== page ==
I was looking for a crontab replacement with a more robust UI and stumbled into Cronicle and decided to give it a try using AWS Lightsail. These steps are really more for my own reference but I figure someone might find them useful. Getting Cronicle on Lightsail is pretty straight forward but I did run into a few things that I didn’t want to have to Google in the future.
Here are the basic steps to get a working instance of Cronicle up and running followed by the action bash commands:
Through website work I’m doing I look at California Highway Patrol data and recently noticed an Apple Emergency SOS alert that was placed and found the content of the messaging interesting and offers some insight into how this system works in a real emergency.
[22:40:00 GMT-08:00 07 JAN 2023] (▪▪▪) ▪▪▪-▪▪▪▪: A USER IS REQUESTING EMERGENCY SERVICES FROM AN APPLE DEVICE VIA SATELLITE. TRANSMIT AND RECEIVE TIMES MAY BE LONGER THAN FOR CELLULAR SMS. USER RESPONSES MAY BE DELAYED DUE TO SATELLITE MOVEMENTS.THE USER CANNOT MAKE OR RECEIVE A VOICE CALL BECAUSE THEY ARE OUTSIDE CELLULAR COVERAGE.AT 06:39AM UTC, M▪▪▪▪▪ F▪▪▪▪ REQUESTED EMERGENCY SERVICES NEAR THESE COORDINATES: LATITUDE 40.7963 (N), LONGITUDE -123.4074 (W).[22:40:00 GMT-08:00 07 JAN 2023] (▪▪▪) ▪▪▪-▪▪▪: RESPONDERS MAY NEED TO SEARCH AN AREA EXTENDING AT LEAST 20 METERS IN ALL DIRECTIONS FOR A 95% CHANCE OF FINDING THE USER.THE USERS ESTIMATED ALTITUDE (HAE) IS 354 METERS. RESPONDERS MAY NEED TO SEARCH 20 METERS ABOVE AND BELOW THIS LEVEL FOR A 95% CHANCE OF FINDING THE USER.THE USER HAS CACHED ENHANCED EMERGENCY DATA WITH APPLE. QUERY ADDITIONAL DATA!THE USERS DEVICE BATTERY STATE IS 61-100%. THEIR VERIFIED PHONE NUMBER IS +1▪▪▪▪▪▪▪▪▪▪.THE USER REQUESTS HELP WITH A FIRE EMERGENCY.[22:40:00 GMT-08:00 07 JAN 2023] (▪▪▪) ▪▪▪-▪▪▪▪: THIS REQUEST IS FOR ME.NO ONE IS ON FIRE.NO ONE IS TRAPPED.THE SPECIFIC EMERGENCY IS A OTHER FIRE. THE USER DESCRIBES THE SPECIFIC EMERGENCY AS FOLLOWS: CAMPER ROLLING SMOKE FIRE THE USERS IPHONE HAS ITS REGION SET TO UNITED STATES. THE USERS IPHONE HAS ITS DEFAULT LANGUAGE SET TO ENGLISH. TCC OR PSAP SYSTEMS MAY GARBLE THIS LANGUAGES SCRIPT. RETURN MESSAGES TO THE USER WILL NOT BE GARBLED. THIS CONCLUDES THE INITIAL DATA. TWO-WAY TEXT WITH THE USER IS NOW AVAILABLE.[22:41:00 GMT-08:00 07 JAN 2023] K▪▪▪ M▪▪▪▪▪▪ HAS ENTERED THE CHAT[22:41:00 GMT-08:00 07 JAN 2023] K▪▪▪ M▪▪▪▪▪▪: WHAT IS ON FIRE CALL INITIATED: 22:39:59 GMT-08:00 07 JAN 2023 PHONE NUMBER: (▪▪▪) ▪▪▪-▪▪▪▪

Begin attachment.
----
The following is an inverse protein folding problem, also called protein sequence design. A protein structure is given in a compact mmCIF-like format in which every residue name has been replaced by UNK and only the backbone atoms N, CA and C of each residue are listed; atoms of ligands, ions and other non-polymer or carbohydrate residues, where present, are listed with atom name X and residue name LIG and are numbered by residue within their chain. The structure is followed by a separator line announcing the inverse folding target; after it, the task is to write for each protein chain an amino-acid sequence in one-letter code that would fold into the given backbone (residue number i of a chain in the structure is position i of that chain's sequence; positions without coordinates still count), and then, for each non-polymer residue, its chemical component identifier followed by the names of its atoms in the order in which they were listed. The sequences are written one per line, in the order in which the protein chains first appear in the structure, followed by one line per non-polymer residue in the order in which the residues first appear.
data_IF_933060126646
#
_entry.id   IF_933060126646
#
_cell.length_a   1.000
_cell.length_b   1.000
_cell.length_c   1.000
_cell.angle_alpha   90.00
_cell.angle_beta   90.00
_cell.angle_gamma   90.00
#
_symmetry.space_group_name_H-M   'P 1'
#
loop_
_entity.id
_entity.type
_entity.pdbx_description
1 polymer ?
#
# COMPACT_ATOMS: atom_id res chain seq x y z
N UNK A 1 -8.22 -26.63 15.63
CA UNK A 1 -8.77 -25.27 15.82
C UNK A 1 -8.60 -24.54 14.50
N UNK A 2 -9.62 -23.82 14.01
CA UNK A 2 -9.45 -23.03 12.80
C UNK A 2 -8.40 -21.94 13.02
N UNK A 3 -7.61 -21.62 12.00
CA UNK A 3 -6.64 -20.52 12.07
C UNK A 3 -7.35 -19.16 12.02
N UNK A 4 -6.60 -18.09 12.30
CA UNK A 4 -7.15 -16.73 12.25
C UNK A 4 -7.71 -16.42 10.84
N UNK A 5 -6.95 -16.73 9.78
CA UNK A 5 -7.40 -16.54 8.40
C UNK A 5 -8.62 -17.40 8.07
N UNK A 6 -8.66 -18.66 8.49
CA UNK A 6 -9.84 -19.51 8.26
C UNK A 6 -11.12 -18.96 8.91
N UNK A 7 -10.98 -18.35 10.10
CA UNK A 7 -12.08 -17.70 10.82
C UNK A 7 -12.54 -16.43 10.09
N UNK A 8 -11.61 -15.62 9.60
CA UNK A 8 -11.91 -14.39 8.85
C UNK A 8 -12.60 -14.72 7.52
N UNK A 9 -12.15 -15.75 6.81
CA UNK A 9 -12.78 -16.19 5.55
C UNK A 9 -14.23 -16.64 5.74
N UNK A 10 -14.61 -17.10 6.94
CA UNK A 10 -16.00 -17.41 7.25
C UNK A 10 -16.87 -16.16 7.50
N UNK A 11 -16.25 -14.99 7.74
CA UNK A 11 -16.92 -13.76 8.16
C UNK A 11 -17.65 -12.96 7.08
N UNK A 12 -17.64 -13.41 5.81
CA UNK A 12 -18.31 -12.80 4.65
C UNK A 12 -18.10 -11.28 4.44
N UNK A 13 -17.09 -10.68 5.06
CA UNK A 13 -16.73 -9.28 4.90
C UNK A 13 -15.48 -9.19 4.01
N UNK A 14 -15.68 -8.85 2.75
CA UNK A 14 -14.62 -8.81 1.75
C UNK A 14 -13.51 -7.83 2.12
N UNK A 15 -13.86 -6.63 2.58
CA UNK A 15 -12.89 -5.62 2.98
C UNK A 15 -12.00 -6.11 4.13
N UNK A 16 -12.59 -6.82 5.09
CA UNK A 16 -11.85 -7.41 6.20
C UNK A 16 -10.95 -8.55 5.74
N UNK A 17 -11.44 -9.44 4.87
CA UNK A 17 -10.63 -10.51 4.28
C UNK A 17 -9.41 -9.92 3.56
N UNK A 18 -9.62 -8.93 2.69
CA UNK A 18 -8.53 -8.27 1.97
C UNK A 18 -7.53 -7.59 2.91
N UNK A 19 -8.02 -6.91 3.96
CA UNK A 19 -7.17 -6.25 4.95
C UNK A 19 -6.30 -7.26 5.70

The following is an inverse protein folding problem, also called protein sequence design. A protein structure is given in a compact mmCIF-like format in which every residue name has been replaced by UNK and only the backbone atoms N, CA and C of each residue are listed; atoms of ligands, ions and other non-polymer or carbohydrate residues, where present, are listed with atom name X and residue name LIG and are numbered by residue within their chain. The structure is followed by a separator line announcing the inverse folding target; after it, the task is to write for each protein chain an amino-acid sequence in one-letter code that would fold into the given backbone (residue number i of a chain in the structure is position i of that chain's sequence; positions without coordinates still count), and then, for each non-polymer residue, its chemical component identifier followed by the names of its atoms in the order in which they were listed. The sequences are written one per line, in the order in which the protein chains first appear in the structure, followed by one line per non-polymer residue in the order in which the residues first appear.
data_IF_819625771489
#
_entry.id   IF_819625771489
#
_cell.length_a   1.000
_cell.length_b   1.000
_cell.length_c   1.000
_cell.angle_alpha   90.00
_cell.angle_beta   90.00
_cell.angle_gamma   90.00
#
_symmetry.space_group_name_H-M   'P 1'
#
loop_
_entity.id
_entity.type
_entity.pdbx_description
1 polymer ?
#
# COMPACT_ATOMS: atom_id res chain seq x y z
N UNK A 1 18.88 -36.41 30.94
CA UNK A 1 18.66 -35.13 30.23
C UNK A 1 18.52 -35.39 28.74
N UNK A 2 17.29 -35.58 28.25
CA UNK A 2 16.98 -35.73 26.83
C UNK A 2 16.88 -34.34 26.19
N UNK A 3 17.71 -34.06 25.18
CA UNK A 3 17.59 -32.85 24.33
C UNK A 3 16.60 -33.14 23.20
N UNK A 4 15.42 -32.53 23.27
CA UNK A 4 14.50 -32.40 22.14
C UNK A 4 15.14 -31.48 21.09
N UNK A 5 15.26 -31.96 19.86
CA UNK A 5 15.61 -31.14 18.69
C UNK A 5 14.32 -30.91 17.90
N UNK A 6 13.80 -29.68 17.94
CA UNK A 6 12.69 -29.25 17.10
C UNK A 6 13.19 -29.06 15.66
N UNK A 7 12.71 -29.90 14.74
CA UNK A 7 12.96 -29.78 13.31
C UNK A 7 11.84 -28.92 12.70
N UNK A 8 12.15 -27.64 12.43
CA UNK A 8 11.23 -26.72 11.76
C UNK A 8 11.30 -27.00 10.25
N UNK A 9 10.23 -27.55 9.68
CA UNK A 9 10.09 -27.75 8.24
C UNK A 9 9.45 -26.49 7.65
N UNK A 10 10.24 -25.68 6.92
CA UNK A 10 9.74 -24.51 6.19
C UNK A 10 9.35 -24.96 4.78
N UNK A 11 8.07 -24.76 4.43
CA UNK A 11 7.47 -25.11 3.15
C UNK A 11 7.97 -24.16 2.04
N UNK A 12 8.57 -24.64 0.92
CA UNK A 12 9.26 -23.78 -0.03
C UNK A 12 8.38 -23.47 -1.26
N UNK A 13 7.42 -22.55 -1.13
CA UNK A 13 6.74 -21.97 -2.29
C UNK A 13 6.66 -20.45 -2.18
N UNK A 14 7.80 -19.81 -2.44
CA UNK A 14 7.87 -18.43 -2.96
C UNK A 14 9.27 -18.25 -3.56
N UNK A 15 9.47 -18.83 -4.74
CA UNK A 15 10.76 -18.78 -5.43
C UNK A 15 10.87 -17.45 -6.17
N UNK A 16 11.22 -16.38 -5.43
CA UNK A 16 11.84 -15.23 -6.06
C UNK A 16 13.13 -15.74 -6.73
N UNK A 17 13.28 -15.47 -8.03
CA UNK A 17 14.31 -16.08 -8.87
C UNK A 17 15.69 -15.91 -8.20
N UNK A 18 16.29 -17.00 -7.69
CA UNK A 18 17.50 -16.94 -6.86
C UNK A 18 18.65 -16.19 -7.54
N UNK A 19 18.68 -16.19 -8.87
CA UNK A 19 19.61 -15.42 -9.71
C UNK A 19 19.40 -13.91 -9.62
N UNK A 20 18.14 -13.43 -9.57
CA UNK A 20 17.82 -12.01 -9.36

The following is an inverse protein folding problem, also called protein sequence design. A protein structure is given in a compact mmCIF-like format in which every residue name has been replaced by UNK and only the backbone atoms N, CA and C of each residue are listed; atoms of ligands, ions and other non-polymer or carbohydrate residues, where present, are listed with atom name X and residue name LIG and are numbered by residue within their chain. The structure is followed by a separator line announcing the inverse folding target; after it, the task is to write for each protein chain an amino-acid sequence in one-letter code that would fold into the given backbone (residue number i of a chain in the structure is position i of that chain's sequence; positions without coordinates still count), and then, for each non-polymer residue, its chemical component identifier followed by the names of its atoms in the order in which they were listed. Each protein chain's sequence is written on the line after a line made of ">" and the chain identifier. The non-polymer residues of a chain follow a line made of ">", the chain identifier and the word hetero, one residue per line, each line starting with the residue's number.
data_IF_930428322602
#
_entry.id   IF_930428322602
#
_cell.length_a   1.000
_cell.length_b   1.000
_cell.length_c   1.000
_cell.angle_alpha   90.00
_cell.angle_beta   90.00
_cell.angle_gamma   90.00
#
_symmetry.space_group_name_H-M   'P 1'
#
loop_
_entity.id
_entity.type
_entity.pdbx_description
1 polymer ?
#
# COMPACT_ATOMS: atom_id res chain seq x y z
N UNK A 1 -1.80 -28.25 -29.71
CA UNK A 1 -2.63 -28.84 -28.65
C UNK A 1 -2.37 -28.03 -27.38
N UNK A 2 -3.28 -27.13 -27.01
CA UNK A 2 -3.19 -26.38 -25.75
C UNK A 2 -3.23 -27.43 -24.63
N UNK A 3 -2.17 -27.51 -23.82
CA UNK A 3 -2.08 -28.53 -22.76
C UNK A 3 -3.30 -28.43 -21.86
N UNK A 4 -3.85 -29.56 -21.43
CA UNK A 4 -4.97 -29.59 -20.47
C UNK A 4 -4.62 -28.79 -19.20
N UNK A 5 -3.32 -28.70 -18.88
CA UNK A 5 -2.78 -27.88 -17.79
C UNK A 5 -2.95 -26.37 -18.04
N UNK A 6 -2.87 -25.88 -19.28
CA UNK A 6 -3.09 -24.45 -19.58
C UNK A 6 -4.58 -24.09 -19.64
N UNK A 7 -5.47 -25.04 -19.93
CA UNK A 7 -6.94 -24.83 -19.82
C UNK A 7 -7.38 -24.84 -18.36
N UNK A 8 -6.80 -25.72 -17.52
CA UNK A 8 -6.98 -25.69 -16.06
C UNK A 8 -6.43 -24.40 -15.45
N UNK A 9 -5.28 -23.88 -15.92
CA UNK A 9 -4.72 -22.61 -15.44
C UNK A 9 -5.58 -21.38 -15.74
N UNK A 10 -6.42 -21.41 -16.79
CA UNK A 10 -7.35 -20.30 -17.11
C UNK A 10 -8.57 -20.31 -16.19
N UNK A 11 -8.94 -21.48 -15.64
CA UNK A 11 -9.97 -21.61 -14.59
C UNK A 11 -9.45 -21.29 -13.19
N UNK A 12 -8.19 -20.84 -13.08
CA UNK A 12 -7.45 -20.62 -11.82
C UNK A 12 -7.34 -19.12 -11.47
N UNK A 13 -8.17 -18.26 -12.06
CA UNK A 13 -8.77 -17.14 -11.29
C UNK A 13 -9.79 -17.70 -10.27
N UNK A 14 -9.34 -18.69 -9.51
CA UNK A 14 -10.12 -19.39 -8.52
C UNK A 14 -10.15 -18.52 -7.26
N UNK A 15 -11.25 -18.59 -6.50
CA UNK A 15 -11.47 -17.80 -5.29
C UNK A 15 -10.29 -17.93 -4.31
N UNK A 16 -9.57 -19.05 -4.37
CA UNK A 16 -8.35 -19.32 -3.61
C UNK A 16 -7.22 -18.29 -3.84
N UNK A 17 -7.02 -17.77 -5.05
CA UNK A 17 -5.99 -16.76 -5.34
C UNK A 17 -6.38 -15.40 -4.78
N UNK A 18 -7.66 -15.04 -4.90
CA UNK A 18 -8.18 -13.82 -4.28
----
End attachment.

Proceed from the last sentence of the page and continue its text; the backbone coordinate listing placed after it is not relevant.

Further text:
With the imminent demise of Google Analytics Universal in July 2023 I’ve been searching for an alternative and found an Open Source project from Plausible.io. Slight warning, this post is largely for myself to remember what I did to get this going so YMMV.
I host a few sites on Amazon Lightsail and while I found a few great posts discussing self-hosting of Plausible I found these setups perhaps a bit more complicated that I think it needed to be. For example, Lightsail has instances that include both a web server and Bitnami’s Let’s Encrypt SSL tool already installed so starting from an OS-only instance type requires some unnecessary configuration.
To get started quickly browse to the Amazon Lightsail console and under Apps + OS select the NodeJS instance using Debian (as of this writing Feb 2023). You could use and “OS Only” option but then you’d be left installing a number of packages vs. using this pre-built instance.
You’ll want to setup a static IP address for this instance for your DNS entry (see below). Next, SSH into your instance and create an “apps” folder under /opt/bitnami:
NOTE: I added DISABLE_REGISTRATION as I’m the only user who needs access.